section: Fascinations
Central European Premiere
Cry Havoc
A mass of protestors in remediated scenes, a becomes an expression of the strength and passion of the crowd, while dynamic abstractions and visual shifts show changing interpretations of people´s expressions within a crowd and of their reasons and objectives for protesting, all in a lightning-fast onslaught of media images. “Cry Havoc is part of a long-term research project in which video works process images of violence and protest from TV and online news media, studying the complex nature and impact of these images, and looking for new aesthetic forms.” G. Silberstein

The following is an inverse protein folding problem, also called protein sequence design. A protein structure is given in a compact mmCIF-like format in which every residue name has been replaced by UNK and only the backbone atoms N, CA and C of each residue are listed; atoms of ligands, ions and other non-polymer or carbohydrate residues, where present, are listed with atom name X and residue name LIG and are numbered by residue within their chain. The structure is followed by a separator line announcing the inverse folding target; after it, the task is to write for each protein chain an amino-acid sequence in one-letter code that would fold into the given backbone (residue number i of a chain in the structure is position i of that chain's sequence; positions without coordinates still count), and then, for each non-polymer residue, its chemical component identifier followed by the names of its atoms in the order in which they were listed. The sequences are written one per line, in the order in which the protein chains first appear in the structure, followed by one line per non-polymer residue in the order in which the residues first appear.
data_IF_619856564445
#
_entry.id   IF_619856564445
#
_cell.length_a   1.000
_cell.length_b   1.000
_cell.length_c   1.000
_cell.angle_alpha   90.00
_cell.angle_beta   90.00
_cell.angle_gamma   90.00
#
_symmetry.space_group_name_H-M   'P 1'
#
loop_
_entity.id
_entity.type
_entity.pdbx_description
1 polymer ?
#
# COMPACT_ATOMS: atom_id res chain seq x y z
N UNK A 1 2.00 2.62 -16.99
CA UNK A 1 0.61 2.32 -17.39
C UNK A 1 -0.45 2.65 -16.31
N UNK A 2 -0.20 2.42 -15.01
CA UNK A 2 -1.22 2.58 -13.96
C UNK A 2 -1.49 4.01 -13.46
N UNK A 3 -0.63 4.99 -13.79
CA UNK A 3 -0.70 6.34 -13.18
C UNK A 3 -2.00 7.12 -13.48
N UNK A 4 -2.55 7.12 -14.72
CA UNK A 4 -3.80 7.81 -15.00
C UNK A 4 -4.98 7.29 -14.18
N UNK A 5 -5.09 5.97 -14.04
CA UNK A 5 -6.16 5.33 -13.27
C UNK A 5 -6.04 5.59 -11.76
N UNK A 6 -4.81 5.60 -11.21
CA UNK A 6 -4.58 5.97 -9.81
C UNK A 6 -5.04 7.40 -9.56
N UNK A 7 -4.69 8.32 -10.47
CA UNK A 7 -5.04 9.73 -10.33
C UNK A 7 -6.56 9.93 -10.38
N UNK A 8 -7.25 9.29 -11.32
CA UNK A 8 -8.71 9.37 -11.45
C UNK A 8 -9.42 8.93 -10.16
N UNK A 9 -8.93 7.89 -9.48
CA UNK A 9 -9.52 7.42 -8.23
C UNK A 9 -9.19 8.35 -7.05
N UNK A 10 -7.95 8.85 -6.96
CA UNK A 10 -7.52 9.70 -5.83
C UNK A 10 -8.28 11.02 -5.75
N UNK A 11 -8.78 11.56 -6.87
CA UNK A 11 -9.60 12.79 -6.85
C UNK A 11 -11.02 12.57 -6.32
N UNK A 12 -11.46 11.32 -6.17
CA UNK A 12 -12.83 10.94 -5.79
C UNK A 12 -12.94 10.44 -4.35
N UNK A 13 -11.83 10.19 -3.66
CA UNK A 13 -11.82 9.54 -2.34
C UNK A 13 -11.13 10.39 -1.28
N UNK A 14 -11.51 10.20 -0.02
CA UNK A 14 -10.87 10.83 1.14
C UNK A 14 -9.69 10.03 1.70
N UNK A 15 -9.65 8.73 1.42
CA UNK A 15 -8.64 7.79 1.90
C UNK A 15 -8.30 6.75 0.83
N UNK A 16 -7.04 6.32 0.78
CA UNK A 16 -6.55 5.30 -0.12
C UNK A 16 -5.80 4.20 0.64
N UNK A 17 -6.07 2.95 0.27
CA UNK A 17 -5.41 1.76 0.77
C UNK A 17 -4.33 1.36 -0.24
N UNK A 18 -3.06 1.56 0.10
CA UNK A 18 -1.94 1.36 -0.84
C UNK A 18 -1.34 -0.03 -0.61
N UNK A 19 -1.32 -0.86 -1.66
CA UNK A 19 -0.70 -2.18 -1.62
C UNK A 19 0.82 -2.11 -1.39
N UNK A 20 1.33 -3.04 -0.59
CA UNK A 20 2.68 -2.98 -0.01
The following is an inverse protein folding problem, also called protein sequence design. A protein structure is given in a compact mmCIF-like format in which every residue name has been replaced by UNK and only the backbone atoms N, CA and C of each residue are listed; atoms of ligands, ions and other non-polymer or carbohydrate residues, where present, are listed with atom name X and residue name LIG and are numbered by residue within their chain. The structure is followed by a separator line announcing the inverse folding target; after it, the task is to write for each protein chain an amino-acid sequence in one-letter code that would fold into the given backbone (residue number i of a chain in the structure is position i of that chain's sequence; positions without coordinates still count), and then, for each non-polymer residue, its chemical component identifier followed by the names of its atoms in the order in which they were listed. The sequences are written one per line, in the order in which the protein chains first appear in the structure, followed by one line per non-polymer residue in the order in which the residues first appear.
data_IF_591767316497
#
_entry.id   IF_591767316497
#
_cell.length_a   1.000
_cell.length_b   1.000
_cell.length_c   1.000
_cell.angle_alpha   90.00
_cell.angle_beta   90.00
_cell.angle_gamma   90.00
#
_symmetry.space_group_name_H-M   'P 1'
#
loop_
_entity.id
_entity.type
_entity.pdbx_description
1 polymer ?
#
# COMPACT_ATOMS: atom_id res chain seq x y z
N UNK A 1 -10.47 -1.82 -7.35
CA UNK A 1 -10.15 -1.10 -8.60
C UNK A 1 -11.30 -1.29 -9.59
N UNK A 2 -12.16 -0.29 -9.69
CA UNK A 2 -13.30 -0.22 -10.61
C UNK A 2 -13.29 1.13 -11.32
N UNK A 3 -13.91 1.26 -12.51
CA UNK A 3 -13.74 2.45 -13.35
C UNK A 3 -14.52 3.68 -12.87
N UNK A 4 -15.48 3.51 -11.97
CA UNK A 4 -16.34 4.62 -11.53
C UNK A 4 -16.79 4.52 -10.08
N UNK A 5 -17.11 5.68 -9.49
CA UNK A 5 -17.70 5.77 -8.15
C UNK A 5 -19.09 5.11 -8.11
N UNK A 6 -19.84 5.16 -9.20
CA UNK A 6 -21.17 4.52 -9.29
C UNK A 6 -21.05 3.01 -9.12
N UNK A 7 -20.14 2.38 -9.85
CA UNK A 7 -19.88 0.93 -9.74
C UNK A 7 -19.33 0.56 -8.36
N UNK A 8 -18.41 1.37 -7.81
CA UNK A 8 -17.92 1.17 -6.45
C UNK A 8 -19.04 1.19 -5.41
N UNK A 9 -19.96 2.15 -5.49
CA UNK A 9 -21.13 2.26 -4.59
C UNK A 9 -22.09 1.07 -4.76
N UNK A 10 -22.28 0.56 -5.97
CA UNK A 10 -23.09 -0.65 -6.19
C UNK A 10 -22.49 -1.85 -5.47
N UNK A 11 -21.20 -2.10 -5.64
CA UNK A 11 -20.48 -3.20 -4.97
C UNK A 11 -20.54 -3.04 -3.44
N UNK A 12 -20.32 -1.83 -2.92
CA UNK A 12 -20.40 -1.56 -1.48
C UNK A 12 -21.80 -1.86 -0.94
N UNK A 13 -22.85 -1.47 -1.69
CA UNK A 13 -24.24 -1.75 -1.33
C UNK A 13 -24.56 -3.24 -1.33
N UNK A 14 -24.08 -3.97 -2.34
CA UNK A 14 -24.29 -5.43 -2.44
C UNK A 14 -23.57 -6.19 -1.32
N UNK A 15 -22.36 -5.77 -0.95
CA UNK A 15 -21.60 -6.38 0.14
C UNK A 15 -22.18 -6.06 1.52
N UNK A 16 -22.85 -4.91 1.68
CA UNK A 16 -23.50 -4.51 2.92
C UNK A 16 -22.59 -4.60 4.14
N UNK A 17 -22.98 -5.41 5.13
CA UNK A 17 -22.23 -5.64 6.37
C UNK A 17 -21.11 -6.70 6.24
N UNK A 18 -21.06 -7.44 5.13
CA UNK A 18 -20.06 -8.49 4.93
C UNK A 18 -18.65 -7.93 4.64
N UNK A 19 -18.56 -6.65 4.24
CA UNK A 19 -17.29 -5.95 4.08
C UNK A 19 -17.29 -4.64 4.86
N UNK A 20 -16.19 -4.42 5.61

Cry Havoc

Guli Silberstein
United Kingdom / 2017 / 5 min.
section: Fascinations
World Premiere
We Still Have to Close Our Eyes
A compilation of behind-the-scenes footage shot while filming various Filipino films, including those of Lav Diaz and Erik Matti, creates a sense of quiet tension. In the style of slow narrations and in-depth observation, the film builds a dystopian sci-fi narrative of human avatars controlled by applications but is also a commentary on the various forms of contemporary Filipino cinema.    “They say once a filmmaker becomes a parent, that person stops making films. The Remote Daddy Framework is a way for me to go out of the house to document in spurts of three hours to repurpose and make" J. Torres
personal program

We Still Have to Close Our Eyes

John Torres
Philippines / 2019 / 13 min.
section: Fascinations
European Premiere
CAMERA (Notes on Film 10)